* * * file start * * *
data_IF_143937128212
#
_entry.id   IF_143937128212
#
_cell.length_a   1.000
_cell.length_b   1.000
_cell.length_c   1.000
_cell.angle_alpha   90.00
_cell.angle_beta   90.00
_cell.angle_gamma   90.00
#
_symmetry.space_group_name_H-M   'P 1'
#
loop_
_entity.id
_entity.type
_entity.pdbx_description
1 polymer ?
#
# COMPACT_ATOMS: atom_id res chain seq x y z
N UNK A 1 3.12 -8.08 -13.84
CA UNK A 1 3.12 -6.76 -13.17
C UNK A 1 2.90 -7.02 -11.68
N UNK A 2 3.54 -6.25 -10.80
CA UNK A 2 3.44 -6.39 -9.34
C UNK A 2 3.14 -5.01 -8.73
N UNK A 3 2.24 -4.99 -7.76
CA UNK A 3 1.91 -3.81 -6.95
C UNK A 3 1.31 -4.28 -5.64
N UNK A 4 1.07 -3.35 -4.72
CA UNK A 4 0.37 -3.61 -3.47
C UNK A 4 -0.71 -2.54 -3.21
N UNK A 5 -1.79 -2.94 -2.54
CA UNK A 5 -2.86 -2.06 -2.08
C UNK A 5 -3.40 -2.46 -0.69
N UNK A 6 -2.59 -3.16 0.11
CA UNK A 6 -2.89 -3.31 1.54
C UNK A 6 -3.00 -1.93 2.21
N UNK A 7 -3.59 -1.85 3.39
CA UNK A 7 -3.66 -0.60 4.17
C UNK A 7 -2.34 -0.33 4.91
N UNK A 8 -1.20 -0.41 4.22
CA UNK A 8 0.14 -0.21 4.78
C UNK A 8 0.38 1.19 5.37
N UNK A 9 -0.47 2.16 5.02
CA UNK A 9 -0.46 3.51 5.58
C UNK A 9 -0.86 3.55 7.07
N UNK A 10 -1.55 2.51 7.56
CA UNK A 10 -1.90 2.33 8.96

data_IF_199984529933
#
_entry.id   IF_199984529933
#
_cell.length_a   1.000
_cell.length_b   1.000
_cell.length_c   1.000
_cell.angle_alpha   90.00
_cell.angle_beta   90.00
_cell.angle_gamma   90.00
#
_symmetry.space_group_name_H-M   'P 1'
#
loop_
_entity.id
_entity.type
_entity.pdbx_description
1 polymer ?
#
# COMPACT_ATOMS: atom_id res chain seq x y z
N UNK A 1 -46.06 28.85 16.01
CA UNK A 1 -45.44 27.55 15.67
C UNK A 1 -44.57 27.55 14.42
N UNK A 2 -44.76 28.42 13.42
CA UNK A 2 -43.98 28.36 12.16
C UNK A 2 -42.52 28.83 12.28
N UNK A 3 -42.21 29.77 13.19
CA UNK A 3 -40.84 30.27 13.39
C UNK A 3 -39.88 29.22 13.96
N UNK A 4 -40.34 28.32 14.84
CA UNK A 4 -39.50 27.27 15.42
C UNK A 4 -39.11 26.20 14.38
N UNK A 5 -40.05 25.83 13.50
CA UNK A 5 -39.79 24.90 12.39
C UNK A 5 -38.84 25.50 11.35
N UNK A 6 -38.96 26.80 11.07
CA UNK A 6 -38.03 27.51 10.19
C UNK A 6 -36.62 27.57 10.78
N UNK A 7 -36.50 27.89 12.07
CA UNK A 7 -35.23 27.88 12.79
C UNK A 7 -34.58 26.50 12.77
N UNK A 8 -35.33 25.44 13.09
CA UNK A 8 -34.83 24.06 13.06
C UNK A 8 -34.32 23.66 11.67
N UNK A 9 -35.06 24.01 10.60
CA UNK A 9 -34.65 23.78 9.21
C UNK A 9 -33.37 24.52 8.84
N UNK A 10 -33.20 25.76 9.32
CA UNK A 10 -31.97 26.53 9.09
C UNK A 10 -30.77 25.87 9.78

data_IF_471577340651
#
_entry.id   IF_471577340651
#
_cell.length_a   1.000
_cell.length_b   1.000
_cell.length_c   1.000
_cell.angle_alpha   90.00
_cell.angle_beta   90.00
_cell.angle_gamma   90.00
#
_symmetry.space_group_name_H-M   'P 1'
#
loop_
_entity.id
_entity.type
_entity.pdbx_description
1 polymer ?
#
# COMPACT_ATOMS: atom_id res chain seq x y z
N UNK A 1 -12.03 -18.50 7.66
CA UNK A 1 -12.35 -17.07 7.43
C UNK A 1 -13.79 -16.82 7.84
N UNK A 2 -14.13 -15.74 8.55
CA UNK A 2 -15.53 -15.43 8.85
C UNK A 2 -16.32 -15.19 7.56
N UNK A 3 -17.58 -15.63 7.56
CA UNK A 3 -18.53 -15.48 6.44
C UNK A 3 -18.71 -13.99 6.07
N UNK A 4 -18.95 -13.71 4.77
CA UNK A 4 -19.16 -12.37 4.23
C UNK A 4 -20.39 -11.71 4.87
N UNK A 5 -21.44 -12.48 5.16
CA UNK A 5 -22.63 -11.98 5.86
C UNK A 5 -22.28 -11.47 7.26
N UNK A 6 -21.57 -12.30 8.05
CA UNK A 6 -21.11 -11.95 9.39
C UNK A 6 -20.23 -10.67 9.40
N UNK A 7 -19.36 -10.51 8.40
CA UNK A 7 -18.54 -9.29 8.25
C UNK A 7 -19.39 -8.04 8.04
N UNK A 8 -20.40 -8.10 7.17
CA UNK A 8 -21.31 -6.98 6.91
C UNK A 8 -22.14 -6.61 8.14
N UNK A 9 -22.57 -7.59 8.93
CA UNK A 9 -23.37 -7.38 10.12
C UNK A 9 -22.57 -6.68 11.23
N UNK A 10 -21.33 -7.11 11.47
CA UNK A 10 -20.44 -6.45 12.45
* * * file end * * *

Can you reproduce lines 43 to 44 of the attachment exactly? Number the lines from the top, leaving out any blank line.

CA UNK A 8 0.14 -0.21 4.78
C UNK A 8 0.38 1.19 5.37